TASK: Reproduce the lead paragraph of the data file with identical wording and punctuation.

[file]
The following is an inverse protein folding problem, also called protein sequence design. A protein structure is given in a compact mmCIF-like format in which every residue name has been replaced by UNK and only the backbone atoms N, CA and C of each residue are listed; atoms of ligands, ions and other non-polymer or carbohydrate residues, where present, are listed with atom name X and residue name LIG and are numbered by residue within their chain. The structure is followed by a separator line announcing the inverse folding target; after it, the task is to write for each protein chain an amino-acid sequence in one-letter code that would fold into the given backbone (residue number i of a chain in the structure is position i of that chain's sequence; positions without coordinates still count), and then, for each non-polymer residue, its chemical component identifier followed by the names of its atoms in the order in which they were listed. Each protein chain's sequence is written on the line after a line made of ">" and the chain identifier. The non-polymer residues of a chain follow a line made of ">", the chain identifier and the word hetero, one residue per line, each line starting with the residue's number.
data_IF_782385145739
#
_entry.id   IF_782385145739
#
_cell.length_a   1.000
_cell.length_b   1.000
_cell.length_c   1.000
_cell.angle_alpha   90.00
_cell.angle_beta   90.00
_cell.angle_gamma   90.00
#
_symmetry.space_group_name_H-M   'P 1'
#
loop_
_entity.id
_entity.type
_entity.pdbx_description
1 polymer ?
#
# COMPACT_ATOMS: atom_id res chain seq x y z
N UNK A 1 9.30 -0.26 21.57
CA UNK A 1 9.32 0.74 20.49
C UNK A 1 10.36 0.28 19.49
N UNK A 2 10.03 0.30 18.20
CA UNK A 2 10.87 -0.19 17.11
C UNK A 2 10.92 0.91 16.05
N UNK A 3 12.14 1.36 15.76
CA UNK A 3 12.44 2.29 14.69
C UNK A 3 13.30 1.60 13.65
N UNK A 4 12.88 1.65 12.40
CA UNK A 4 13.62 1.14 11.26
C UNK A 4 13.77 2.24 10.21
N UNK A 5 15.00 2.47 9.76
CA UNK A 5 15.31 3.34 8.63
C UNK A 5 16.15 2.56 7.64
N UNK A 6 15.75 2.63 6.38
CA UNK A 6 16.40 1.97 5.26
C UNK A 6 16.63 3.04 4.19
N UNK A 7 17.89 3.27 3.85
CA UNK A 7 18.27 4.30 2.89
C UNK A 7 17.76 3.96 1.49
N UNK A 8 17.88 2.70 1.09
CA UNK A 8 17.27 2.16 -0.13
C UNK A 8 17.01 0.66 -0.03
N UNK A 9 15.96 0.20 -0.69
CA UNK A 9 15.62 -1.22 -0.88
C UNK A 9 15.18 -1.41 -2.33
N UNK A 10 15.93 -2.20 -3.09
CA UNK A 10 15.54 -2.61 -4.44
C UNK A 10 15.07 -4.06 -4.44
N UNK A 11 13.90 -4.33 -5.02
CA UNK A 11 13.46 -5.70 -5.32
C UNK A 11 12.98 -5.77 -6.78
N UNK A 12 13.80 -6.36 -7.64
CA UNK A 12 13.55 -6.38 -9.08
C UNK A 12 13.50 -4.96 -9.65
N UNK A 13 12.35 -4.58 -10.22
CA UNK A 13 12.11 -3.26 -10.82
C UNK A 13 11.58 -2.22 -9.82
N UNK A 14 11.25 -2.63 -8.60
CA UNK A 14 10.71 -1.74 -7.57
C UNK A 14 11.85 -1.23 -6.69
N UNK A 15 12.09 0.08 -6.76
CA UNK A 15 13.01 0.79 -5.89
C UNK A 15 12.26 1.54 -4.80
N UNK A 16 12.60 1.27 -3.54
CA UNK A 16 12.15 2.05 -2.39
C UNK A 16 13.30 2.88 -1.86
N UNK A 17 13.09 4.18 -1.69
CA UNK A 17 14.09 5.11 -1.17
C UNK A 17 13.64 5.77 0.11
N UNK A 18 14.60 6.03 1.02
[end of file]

The following is an inverse protein folding problem, also called protein sequence design. A protein structure is given in a compact mmCIF-like format in which every residue name has been replaced by UNK and only the backbone atoms N, CA and C of each residue are listed; atoms of ligands, ions and other non-polymer or carbohydrate residues, where present, are listed with atom name X and residue name LIG and are numbered by residue within their chain. The structure is followed by a separator line announcing the inverse folding target; after it, the task is to write for each protein chain an amino-acid sequence in one-letter code that would fold into the given backbone (residue number i of a chain in the structure is position i of that chain's sequence; positions without coordinates still count), and then, for each non-polymer residue, its chemical component identifier followed by the names of its atoms in the order in which they were listed. Each protein chain's sequence is written on the line after a line made of ">" and the chain identifier. The non-polymer residues of a chain follow a line made of ">", the chain identifier and the word hetero, one residue per line, each line starting with the residue's number.